In 1836 the ship Royal Tar loaded with circus performers and animals hit the ledge, caught fire and sank, all were lost.  Only then did Congress approve funding for the Light; it was a large expense.  In the early days the boathouse was in the bottom "floor" of the tower, and the keeper had two rooms on the second level for him and his family; one keeper had a wife and seven children.  The family had a living room, a cook stove and two bedrooms put together on the next level.  There was on cistern, rain water was collected in barrels, in all the setup was quite primitive.  A boathouse and keepers cottage were added in 1868 much to the relief of keepers.  Storms in 1947 and 1951 practically demolished the out buildings.  The Light was automated in 1954 and it still shows, with an optic lens, a white flash every 6 seconds and the fog horn give a blast every 10 seconds.
The boat house and slips. Library of Congress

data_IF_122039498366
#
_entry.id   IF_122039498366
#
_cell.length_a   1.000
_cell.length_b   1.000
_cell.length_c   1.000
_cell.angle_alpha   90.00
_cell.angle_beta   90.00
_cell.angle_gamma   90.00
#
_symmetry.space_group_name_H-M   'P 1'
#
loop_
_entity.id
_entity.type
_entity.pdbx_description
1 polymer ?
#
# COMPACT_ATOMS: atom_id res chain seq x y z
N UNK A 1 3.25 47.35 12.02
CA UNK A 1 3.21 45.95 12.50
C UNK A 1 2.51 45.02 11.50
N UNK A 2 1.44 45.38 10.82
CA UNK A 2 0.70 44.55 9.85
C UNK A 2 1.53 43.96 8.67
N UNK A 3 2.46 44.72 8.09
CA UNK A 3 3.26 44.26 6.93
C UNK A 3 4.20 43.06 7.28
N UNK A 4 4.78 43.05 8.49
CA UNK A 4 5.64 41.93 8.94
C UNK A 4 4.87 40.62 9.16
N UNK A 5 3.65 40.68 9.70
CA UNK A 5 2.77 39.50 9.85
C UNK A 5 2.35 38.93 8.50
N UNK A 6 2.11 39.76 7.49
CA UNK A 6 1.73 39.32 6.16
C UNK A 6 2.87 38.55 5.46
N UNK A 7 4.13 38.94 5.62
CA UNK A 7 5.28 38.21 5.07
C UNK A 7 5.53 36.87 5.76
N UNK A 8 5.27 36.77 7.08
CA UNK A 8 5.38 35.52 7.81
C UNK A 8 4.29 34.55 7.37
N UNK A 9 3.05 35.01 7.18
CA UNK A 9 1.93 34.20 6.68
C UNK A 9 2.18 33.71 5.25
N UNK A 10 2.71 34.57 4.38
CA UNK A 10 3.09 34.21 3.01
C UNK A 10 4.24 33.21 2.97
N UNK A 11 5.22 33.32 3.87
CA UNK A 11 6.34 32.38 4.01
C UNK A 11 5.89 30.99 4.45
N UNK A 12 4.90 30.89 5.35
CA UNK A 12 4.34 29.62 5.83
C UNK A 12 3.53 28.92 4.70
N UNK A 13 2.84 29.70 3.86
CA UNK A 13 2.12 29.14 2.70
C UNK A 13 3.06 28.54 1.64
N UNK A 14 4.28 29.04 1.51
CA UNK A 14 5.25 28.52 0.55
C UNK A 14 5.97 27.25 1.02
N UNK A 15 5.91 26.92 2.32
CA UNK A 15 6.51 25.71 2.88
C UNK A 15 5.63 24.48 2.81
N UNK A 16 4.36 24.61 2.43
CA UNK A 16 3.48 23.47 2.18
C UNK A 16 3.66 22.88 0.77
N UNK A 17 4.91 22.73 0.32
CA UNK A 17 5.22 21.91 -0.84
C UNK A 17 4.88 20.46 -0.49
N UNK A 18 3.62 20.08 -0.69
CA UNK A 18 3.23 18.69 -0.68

A visitor is hoisted ashore with a boom which was located onshore, see her swinging at
the end of the line.  I guess it was all a part of the trip.
An early Coast Guard photo of the location.
A visitor gets a hand from a Coast Guard Keeper, I don't think
it was a door to door salesman, probably an inspector.

Tuesday, February 28, 2012

Rockland Harbor Southwest Light

Nice setting shown from mainelighthousesandbeyond blog - click
  Dr. Bruce Woolett, a Rockland area dentist loved lighthouses; so when he built his new house in Owls Head, Maine he decided to add a lighthouse too.
  Between 1981 and 1987 he built the house and light, the Light is equiped with an electric marine lens.  The Rockland Shore Village Museum helped get the Coast Guard to recognize his Light as a valid aid to navigation.  The light flashes yellow every 2.5 seconds.
  The home is now owned by the Gazzola family.  The Light is accesable by car, BUT remember it is a private residence.
The lens.
A different view.

Monday, February 27, 2012

Ram Island Light